The Social and Economic Costs of Employee Misclassification in Construction [Massachusetts Report]
With this study, a cross disciplinary team of the Center for Construction Policy Research has taken a first and significant step in documenting employee misclassification in the Massachusetts construction industry. This report documents the dimensions of misclassification and its implications for tax collection and worker compensation insurance.
Misclassification occurs when employers treat workers who would otherwise be waged or salaried employees as independent contractors (self employed). Or as one report commissioned by the U.S. Department of Labor put it, misclassification occurs “when workers (who should be) getting W-2 forms for income tax filing instead receive 1099- Miscellaneous Income forms.”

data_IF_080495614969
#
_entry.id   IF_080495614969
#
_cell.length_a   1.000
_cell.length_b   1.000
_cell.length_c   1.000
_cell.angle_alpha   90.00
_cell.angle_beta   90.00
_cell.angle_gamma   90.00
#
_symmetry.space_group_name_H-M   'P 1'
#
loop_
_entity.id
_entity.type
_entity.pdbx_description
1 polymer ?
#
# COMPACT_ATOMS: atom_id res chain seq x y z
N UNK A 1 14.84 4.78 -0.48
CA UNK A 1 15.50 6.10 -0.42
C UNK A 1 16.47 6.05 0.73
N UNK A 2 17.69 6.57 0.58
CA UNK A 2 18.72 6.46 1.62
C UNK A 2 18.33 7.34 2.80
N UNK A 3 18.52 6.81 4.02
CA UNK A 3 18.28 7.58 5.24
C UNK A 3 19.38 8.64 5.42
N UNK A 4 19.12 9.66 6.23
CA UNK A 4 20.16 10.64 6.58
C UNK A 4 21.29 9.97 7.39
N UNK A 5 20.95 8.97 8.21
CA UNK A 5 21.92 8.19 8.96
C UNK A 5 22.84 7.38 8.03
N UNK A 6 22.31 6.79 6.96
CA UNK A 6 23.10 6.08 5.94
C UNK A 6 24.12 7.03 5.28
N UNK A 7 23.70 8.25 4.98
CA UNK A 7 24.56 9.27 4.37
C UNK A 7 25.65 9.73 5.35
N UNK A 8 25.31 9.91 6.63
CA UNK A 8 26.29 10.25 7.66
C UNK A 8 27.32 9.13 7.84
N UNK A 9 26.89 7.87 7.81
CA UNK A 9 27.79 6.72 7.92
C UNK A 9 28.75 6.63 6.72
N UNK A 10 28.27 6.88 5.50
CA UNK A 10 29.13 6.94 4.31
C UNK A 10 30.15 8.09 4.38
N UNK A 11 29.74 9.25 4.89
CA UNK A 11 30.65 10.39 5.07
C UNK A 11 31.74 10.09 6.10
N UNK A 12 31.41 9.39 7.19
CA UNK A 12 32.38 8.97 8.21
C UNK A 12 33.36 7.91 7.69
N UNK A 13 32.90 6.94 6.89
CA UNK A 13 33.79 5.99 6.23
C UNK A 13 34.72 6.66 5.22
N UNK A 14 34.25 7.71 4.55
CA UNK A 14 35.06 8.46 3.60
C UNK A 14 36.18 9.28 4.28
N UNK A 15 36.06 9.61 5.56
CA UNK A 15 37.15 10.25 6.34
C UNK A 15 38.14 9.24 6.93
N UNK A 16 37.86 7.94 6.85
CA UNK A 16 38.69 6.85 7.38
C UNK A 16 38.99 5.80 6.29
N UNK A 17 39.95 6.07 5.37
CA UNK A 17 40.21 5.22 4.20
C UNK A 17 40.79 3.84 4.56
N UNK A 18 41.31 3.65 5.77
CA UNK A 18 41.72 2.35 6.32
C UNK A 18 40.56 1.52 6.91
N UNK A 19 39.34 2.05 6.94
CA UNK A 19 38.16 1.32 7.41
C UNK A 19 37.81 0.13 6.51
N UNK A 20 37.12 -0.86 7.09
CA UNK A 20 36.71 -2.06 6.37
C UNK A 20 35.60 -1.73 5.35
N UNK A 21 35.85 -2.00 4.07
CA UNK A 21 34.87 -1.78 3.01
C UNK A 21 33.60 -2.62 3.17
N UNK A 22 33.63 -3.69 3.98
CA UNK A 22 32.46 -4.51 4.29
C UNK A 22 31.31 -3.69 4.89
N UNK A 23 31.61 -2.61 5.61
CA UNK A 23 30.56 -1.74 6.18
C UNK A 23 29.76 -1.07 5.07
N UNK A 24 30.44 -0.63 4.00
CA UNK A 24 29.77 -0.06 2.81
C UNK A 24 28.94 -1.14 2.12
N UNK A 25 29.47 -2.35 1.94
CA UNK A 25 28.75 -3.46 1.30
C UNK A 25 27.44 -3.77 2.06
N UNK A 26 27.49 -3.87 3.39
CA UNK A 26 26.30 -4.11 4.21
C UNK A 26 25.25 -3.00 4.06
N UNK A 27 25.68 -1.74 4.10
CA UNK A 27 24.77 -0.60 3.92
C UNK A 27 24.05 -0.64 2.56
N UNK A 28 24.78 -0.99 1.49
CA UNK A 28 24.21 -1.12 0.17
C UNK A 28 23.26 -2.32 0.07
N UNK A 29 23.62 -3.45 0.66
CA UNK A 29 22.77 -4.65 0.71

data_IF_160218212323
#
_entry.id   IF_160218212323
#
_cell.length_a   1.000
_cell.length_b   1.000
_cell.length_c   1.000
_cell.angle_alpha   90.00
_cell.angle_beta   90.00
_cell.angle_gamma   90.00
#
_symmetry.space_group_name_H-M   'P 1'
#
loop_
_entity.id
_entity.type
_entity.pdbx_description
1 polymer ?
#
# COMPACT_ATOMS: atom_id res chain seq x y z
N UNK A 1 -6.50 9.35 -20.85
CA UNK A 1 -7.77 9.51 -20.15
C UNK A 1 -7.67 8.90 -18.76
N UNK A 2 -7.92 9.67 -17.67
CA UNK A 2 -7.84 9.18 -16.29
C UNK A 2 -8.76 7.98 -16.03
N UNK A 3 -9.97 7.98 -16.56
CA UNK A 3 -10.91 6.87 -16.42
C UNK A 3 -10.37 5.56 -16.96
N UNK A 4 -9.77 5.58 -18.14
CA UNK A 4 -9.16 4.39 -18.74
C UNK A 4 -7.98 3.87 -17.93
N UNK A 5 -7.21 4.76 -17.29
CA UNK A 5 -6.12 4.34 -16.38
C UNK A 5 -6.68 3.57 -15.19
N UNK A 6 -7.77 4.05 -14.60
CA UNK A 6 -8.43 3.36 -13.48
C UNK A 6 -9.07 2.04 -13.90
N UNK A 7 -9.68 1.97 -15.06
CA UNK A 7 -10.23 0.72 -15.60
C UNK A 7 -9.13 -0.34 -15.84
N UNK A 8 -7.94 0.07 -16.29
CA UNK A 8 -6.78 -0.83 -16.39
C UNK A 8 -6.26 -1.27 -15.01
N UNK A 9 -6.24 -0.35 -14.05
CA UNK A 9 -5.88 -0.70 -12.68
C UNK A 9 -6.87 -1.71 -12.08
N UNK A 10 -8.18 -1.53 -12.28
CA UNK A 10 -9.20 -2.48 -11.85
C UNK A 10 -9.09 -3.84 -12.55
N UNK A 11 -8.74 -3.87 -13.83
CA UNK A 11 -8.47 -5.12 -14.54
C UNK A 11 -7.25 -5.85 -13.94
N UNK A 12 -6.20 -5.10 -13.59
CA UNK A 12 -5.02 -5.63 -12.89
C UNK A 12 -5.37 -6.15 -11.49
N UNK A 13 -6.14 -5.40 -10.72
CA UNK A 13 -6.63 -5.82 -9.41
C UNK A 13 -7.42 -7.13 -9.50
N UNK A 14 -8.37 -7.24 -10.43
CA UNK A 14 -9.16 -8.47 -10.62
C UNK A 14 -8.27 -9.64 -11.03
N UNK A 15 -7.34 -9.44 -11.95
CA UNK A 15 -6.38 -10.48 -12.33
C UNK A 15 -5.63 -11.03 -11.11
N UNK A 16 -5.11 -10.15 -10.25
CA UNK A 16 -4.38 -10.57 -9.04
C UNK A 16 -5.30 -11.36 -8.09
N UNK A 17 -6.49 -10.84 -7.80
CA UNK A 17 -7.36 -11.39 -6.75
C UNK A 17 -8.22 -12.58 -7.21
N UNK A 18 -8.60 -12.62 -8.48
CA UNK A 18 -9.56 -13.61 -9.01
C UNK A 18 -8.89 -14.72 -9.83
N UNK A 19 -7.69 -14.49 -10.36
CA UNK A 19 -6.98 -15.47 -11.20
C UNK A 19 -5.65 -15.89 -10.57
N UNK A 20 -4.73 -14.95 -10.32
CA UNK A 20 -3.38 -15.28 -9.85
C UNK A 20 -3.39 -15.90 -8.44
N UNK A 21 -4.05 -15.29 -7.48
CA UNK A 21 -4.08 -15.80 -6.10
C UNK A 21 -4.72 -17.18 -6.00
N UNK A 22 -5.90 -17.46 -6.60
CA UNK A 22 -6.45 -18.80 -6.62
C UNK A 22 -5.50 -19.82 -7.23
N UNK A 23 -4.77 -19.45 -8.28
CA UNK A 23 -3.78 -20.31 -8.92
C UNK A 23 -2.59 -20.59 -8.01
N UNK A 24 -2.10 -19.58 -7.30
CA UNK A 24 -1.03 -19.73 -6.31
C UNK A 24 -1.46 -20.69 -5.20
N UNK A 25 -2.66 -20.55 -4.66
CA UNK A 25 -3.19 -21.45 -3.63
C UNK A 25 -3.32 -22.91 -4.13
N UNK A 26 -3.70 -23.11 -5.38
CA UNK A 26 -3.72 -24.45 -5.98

Carré, Françoise and Wilson, Randall, "The Social and Economic Costs of Employee Misclassification in Construction [Massachusetts Report]" (2004). Center for Social Policy Publications. 43.
Construction Engineering and Management Commons, Social Policy Commons, Workers' Compensation Law Commons
A report of the Construction Policy Research Center, Labor and Worklife Program, Harvard Law School and Harvard School of Public Health.
Elaine Bernard, Ph.D. and Robert Herrick, Sc.D. Principal Investigators